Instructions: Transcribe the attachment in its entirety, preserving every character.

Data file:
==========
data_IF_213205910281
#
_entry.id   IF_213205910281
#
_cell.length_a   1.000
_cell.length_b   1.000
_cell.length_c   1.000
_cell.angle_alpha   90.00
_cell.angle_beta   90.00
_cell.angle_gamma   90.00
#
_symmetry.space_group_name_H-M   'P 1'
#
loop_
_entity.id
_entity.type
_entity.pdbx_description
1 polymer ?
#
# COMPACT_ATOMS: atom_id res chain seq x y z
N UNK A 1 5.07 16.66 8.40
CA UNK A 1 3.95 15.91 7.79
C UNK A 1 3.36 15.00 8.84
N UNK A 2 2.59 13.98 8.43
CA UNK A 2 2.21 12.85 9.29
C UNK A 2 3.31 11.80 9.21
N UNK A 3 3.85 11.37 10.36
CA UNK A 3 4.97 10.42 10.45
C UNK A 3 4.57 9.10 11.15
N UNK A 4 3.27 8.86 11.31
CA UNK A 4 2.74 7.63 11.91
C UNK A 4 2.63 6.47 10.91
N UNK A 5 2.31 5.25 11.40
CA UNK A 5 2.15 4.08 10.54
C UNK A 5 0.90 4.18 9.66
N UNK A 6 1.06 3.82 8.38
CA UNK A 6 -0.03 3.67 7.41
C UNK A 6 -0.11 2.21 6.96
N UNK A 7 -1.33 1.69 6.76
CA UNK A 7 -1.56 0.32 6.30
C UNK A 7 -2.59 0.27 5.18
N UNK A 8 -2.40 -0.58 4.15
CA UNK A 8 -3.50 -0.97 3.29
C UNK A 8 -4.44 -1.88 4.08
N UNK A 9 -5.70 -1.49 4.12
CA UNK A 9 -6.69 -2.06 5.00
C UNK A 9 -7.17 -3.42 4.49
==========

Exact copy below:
data_IF_213205910281
#
_entry.id   IF_213205910281
#
_cell.length_a   1.000
_cell.length_b   1.000
_cell.length_c   1.000
_cell.angle_alpha   90.00
_cell.angle_beta   90.00
_cell.angle_gamma   90.00
#
_symmetry.space_group_name_H-M   'P 1'
#
loop_
_entity.id
_entity.type
_entity.pdbx_description
1 polymer ?
#
# COMPACT_ATOMS: atom_id res chain seq x y z
N UNK A 1 5.07 16.66 8.40
CA UNK A 1 3.95 15.91 7.79
C UNK A 1 3.36 15.00 8.84
N UNK A 2 2.59 13.98 8.43
CA UNK A 2 2.21 12.85 9.29
C UNK A 2 3.31 11.80 9.21
N UNK A 3 3.85 11.37 10.36
CA UNK A 3 4.97 10.42 10.45
C UNK A 3 4.57 9.10 11.15
N UNK A 4 3.27 8.86 11.31
CA UNK A 4 2.74 7.63 11.91
C UNK A 4 2.63 6.47 10.91
N UNK A 5 2.31 5.25 11.40
CA UNK A 5 2.15 4.08 10.54
C UNK A 5 0.90 4.18 9.66
N UNK A 6 1.06 3.82 8.38
CA UNK A 6 -0.03 3.67 7.41
C UNK A 6 -0.11 2.21 6.96
N UNK A 7 -1.33 1.69 6.76
CA UNK A 7 -1.56 0.32 6.30
C UNK A 7 -2.59 0.27 5.18
N UNK A 8 -2.40 -0.58 4.15
CA UNK A 8 -3.50 -0.97 3.29
C UNK A 8 -4.44 -1.88 4.08
N UNK A 9 -5.70 -1.49 4.12
CA UNK A 9 -6.69 -2.06 5.00
C UNK A 9 -7.17 -3.42 4.49